How to Resaw by Hand
Sure, sawing by hand will usually take longer than feeding the board through a bandsaw, but unless you have a massive pile to cut, it’s not so bad
“I can’t imagine having to do all of that by hand.” Woodworkers express this sentiment quite often as I demonstrate 18th-century cabinetmaking at Colonial Williamsburg. My goal has always been to get them to not only imagine it, but also to understand how hand techniques still have an important place in contemporary shops. I don’t ask anyone to give up their tablesaw. Instead, I try to lead people to consider things momentarily from another point of view. In most cases, I can demystify the old ways and put them in context. Sometimes I can even talk somebody into giving a traditional hand-tool method a legitimate shot in their own shop. There is, however, one area where I can demystify things but can’t quite convince folks to try it for themselves and that’s hand-powered resawing.
Why is that? Well, pushing a handsaw through an 8-in.-wide board over a length of 18 in., for example, just looks awfully tiring. Of course, there’s also a lot of nervousness around following the line as well. Neither thing is that hard or arduous, but it takes trying a few times to realize that. It also takes a good sharp saw (good and sharp, not necessarily great and perfectly sharpened).
The advantages of resawing are well known: It gives you complete control over dimensions (no need to limit yourself to only the dimensions available at the lumber yard); book-matching grain; and getting the most economical use of your material. Everything written about resawing mentions this and almost everything written about resawing is about bandsaws. There’s a good reason for that, but what if you don’t have a bandsaw or one that’s up to the task? Most handsaws can be tuned up for this task without a tremendous amount of effort. Sure, sawing by hand will usually take longer than feeding the board through a bandsaw, but unless you have a massive pile to cut, it’s not so bad. If you’re just starting out with woodworking or looking to move toward a hand-tool approach, give resawing a shot and see how it goes. Here’s how I do it.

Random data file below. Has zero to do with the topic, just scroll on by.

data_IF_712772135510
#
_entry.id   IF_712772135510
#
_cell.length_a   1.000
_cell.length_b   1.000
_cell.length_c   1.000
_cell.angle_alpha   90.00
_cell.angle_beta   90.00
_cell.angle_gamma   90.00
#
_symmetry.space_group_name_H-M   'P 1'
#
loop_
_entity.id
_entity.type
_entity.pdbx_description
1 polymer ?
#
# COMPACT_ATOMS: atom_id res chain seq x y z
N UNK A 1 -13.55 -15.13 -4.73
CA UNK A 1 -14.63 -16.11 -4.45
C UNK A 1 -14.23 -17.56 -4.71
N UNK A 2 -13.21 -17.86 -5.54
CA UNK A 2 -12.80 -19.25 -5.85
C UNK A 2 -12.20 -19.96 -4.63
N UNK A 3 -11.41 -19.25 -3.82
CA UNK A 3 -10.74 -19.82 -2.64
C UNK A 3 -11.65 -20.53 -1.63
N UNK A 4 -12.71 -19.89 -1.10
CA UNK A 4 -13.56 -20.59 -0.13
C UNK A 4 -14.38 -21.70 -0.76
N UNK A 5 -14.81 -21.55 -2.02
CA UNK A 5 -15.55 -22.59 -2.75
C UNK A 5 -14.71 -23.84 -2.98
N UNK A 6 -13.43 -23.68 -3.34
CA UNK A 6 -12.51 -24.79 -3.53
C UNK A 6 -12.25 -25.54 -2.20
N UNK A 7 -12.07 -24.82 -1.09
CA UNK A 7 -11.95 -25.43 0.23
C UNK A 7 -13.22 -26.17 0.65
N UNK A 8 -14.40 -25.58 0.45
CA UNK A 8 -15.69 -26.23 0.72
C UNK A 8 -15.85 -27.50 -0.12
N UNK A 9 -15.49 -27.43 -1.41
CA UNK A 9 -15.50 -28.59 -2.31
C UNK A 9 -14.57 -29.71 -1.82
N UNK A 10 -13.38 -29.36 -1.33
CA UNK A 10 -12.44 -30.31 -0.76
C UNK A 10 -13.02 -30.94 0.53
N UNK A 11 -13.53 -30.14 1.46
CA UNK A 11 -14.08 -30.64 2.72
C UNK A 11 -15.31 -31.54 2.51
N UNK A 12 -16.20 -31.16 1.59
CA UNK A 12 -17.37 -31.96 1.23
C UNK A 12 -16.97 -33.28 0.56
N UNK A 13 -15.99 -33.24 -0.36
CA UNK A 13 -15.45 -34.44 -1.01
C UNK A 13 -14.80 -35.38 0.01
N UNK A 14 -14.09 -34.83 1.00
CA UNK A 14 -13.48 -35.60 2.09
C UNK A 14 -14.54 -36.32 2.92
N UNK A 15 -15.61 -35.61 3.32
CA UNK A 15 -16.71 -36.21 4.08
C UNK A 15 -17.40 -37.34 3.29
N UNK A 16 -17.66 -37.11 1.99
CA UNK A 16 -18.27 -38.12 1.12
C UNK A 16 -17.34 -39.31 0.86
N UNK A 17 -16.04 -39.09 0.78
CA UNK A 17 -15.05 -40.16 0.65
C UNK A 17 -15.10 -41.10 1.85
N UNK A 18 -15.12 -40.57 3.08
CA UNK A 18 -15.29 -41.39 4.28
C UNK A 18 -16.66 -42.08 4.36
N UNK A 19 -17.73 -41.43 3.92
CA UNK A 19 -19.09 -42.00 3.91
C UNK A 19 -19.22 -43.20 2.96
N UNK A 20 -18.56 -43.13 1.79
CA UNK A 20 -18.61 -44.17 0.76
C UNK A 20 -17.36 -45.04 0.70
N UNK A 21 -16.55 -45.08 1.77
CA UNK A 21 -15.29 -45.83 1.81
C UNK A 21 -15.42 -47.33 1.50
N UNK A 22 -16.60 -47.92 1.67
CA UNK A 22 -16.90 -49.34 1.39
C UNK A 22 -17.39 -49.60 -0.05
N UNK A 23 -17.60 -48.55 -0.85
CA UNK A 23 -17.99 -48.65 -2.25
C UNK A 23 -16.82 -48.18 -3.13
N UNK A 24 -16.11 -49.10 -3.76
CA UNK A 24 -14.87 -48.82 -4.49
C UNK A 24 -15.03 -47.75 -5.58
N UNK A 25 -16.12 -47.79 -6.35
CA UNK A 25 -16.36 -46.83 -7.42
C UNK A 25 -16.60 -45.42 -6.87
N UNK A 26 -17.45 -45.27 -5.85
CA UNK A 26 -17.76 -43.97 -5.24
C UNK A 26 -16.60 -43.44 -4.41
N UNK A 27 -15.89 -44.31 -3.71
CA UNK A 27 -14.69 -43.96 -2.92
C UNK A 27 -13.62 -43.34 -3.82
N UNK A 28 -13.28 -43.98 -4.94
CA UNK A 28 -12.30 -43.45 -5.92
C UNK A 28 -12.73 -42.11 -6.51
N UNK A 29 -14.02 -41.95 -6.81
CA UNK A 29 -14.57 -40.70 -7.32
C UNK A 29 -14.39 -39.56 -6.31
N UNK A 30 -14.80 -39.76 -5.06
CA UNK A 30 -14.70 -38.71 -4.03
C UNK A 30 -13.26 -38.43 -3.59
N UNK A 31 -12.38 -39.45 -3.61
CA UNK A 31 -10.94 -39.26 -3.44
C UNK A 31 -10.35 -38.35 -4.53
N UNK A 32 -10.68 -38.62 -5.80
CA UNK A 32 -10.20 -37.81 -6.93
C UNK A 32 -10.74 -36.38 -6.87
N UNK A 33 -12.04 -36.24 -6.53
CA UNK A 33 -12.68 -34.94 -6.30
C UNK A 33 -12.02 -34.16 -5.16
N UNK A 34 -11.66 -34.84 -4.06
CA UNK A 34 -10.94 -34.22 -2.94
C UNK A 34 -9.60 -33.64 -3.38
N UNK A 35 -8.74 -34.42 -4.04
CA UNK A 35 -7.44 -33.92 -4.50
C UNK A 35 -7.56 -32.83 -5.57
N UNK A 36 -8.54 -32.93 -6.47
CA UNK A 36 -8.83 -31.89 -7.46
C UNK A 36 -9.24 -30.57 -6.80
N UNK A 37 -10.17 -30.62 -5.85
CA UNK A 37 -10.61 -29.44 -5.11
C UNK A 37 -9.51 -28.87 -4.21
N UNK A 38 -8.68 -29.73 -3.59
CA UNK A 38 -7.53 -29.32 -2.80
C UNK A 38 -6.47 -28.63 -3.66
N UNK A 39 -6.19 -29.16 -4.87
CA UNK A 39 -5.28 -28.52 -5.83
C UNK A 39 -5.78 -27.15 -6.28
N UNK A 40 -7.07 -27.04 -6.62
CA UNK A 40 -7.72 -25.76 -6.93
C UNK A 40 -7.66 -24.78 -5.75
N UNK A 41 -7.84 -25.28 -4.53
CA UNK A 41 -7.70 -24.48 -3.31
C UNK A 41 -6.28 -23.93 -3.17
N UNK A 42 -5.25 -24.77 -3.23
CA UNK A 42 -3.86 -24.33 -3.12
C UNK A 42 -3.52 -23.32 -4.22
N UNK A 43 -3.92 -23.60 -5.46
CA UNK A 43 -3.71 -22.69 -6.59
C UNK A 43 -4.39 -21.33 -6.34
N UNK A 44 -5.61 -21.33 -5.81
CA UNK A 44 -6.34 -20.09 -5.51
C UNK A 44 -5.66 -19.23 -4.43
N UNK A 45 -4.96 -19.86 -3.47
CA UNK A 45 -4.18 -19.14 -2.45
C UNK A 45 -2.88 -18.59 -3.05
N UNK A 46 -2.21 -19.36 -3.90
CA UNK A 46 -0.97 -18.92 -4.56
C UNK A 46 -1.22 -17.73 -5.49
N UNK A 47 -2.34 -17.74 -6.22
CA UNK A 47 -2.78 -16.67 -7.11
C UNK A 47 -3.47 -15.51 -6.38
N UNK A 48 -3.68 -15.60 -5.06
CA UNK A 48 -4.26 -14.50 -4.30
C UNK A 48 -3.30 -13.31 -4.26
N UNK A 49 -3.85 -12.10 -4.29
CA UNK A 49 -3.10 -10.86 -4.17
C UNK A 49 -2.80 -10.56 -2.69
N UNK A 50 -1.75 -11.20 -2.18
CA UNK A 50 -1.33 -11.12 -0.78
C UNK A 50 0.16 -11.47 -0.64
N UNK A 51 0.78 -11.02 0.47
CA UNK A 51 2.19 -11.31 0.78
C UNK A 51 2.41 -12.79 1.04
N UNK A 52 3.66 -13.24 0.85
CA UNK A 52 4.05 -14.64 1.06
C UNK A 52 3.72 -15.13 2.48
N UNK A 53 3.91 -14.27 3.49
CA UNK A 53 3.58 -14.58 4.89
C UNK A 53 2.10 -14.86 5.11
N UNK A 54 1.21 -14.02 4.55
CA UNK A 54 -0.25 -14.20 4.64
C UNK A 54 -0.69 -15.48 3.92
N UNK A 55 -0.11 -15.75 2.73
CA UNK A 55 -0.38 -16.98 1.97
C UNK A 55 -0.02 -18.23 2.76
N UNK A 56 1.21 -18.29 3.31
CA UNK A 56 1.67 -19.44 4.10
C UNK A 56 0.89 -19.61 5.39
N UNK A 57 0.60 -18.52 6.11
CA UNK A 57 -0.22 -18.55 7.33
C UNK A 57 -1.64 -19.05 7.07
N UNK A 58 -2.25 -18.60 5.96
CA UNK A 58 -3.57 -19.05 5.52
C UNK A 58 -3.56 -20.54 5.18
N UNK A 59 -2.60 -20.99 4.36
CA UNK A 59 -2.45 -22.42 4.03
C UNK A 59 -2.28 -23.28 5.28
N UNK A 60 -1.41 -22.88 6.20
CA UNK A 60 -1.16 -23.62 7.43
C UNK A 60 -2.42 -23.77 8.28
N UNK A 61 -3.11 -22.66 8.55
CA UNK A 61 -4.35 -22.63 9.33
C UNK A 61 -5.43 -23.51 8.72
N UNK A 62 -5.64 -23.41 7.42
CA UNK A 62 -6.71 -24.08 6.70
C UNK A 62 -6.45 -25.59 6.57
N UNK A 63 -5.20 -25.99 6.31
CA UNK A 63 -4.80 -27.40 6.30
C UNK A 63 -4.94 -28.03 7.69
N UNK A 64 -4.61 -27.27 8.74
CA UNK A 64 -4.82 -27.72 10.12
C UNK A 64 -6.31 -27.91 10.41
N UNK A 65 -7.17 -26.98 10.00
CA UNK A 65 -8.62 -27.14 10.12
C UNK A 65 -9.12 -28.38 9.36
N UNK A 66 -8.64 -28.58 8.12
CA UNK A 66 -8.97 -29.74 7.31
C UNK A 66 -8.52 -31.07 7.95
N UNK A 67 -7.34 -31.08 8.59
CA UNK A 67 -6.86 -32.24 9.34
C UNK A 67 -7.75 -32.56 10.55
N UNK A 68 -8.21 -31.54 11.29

As far as saws go, use the largest, most aggressive saw you deem appropriate for the job. It’s important that the teeth be filed for ripcutting and have some set, but not too much. Generally a typical handsaw with a 26-in.-long blade works well (more on big frame saws later). For most resawing I use a 5½ ppi (points per inch*) ripsaw. For really aggressive jobs like cutting up backboards, I might go with something coarser (3½ to 4 ppi). Conversely, when I cut veneer (usually about 1/16 in. to 1/12 in. thick) I prefer a finer saw (8-10 ppi). If you only have room in the budget for one saw, I’d recommend a 7 ppi ripsaw. You’ll also need a sturdy bench and a strong vise due to the amount of force generated while resawing. I’ve resawn plenty of large boards in a Workmate workbench, so it’s possible, but not recommended.
Begin by scribing a line around a board from the reference face to the desired thickness (3/16 in. in the photos) and then clamp the board in the vise angled slightly away from you (1). Begin sawing at the near corner, taking great care to advance the blade simultaneously across the top and the edge facing you (2). Starting is the hardest and most crucial part. It’s at this point that the blade’s great width will feel unwieldy, so do your best to steady it with the thumb of your off hand. In no time at all, that seemingly wobbly blade will become your best friend in the process as its width will help guide the cutting edge. The wide blade was designed to keep you on track, but it means you need to establish a good track from the start, so go slow at first. Here’a a tip: I like to begin with the waste side to my right because it allows me to start with my line on the left where it’s easier to see – this stacks the odds in my favor a little. Generally, I saw just a hair off of my line toward the waste to give me a little room for error and a little extra thickness that can be planed way later if the board reacts poorly to being resawn.